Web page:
Our 5 Best Team Parenting Tips
Drew and I had a lot to learn when Maxwell joined us in the world..
In case you didn’t know, Max was a spirited little man and we were brand new to parenting. He had LONG and trying witching hours (aka when babies cry and there isn’t a darn thing you can do about) that lasted hours and hours. We once called the pediatrician’s after hour’s number because we thought there was something wrong with him. I’ll never forget the nurse on the other end saying, “Call us back if he doesn’t stop in another 4 hours.”
Wait, what? This is just normal that our baby would cry for 4 hours?!
Drew and I were NOT the best at working together or communicating during Max’s trying period. We’ve grown quite a bit when it comes to working together. Today and with Drew’s help, we wanted to share our best tips!
5 Best Tips for Team Parenting
It is EASY to want to take the stress of parenting out on each other. Whether you are going through a sleep regression, teething period, or those long nights with multiple wakeups are lasting longer than expected…the going can get tough. There have been times when I’ve fallen SO short on this tip. BUT, since Trey joined us Drew and I have REALLY focused on this one. If we need the other person to do something, we ask kindly. We say thank you for big and small things. Take away point: Your partner will respond much better to honey than a bee sting. Slow down, take a deep breath and ask kindly.
Let the other person take care of themselves.
It is no secret that Drew and I are both committed to getting our workouts in. We both strive to workout 4-5 times a week and often hit that mark. We’ve had to adjust many times in the last 21 months of parenthood, but we know that this helps both of us keep our stress/anxiety down. We don’t make the other person feel bad about taking the time to workout, actually it is quite the opposite. We cheer each other on and make sure the other person can find the time to get to the gym or out on a run. Take away point: Maybe you and your partner have different self-care things that us, but it isn’t selfish for either of you to take care of yourselves. In fact, Drew and I know we’re both better parents and partners for it.
Communication is key.
This point may seem obvious, but hear me out. When Trey came onto the scene, like a lot of other babies he had fussy periods. Although not for as long of a time as Max, he’d give us an hour or two of his own version of witching hour each night. Since this was in the evening it landed during our family time. Drew would typically keep on playing with Max as I tried to soothe, swaddle, sway, feed, change, do anything I could for Trey to no avail. I would watch Drew and Max running around, laughing, splashing in the bath tub, shooting hoops, having a hoot. I started to feel jealous that I always had the crying baby and Drew had the happy toddler (Max’s best time is at night). I told Drew these feelings one night when it was just the two of us. We talked through it. Drew completely saw my points and said that he defaulted to Max because he KNEW how to make him happy or get him anything he needed. He felt like he was still learning Trey and often thought when he was crying he needed to be breastfed. I told Drew that wasn’t always the case and we decided we’d do a better job of taking turns during the fussy periods. Over the next week and then continuing onward, Drew would look over at me and say, “Switch?!” or come over and take crying Trey out of my arms. Take away point: I calmly and clearly communicated my problem to Drew. He listened well. We agreed on the fix.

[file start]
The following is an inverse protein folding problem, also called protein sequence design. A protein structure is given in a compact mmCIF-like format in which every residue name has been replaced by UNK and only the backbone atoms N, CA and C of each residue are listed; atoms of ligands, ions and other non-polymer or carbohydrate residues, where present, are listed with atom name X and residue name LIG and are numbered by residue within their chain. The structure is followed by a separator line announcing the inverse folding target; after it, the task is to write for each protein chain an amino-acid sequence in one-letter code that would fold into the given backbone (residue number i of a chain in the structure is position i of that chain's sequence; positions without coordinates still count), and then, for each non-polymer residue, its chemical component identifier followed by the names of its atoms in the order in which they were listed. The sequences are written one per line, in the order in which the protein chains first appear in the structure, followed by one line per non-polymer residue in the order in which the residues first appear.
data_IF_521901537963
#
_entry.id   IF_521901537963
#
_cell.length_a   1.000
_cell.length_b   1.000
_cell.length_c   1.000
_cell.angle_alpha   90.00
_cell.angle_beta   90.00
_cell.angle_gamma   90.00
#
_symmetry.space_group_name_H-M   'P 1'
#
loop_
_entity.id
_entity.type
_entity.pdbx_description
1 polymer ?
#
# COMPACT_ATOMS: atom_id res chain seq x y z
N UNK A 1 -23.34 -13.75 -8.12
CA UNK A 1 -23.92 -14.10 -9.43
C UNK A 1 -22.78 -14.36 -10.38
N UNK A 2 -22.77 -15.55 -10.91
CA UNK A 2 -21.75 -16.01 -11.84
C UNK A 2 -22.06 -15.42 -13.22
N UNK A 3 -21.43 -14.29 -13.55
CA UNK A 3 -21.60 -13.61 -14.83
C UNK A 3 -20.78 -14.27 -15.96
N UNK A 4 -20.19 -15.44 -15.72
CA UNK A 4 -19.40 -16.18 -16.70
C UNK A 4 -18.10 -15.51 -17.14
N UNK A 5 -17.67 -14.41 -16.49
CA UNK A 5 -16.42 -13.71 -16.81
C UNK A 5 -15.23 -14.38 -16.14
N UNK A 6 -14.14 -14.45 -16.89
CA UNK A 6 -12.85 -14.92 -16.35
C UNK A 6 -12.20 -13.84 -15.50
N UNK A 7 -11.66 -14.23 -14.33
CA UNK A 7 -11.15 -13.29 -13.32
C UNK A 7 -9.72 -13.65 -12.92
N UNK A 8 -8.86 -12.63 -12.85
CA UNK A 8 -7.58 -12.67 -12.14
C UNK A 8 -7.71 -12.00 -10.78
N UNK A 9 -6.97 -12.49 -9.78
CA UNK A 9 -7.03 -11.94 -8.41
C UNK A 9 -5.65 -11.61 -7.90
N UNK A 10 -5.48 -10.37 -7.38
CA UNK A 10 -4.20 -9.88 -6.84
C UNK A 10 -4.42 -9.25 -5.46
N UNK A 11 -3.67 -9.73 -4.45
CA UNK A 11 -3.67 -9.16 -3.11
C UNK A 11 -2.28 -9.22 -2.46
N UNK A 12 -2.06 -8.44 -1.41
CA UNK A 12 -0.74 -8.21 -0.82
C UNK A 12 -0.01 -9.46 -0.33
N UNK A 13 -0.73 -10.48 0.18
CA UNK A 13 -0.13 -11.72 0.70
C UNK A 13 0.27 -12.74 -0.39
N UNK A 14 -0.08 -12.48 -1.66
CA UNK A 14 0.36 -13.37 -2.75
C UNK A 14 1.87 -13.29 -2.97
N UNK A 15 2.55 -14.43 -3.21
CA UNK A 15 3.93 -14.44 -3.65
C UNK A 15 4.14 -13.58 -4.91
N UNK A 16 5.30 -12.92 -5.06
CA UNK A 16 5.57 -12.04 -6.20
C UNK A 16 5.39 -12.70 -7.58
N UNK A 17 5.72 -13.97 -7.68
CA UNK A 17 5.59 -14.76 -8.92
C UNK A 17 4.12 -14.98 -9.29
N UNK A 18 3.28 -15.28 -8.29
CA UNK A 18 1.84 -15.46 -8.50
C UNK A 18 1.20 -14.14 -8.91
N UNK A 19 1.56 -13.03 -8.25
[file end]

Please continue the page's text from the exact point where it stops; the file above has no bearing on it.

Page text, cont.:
Not keeping score.
Drew and I learned that we were getting nowhere fast by saying, “Well I emptied the Diaper Genie last time, so you can this time” or “I always breastfeed Trey, so you should change all of his diapers.” We had to grow and realize that we’re on the SAME team, not opposing ones. Sure, we might have to revise strategy from time to time but we understand that we have a mutual goal to keep our babies and ourselves as happy and healthy as we can. Take away point: You are on the SAME team, SAME team, SAME team…let go of the scoreboard.
Keep on doing fun things.
Y’all, I’ve had to improve in this area SO much. As a first time mama to Maxwell, I felt a lot more in control if I was at home. I was nervous that we would go somewhere and Max would cry and freak out and I wouldn’t be able to soothe him. I would put this pressure on myself in public places that I needed to be able to stop my baby’s crying so that people could enjoy themselves. Even though by nature I’m easy going and Drew is a planner, HE was the one that continued to push me out of my comfort zone. Every time we would leave the house (no matter how Max acted), I would thank him when we returned home. I felt much happier and more alive when we ventured out. Fast forward to having two babies, Drew and I do more now than we did with JUST Max. I’m much more comfortable in my mommin’ skills. This doesn’t mean that I can always soothe my babies or keep them quiet in a restaurant, but this means that I’ve learned everything will be okay. Drew, Max, Trey and I go on an adventure or two most weekends and we’re much happier for it. Take away point: If you have anxiety about leaving your house, I WAS you. You will get more experienced and more comfortable with it. Doing fun things as a family keeps the whole team happy.
originally posted on balancedames.com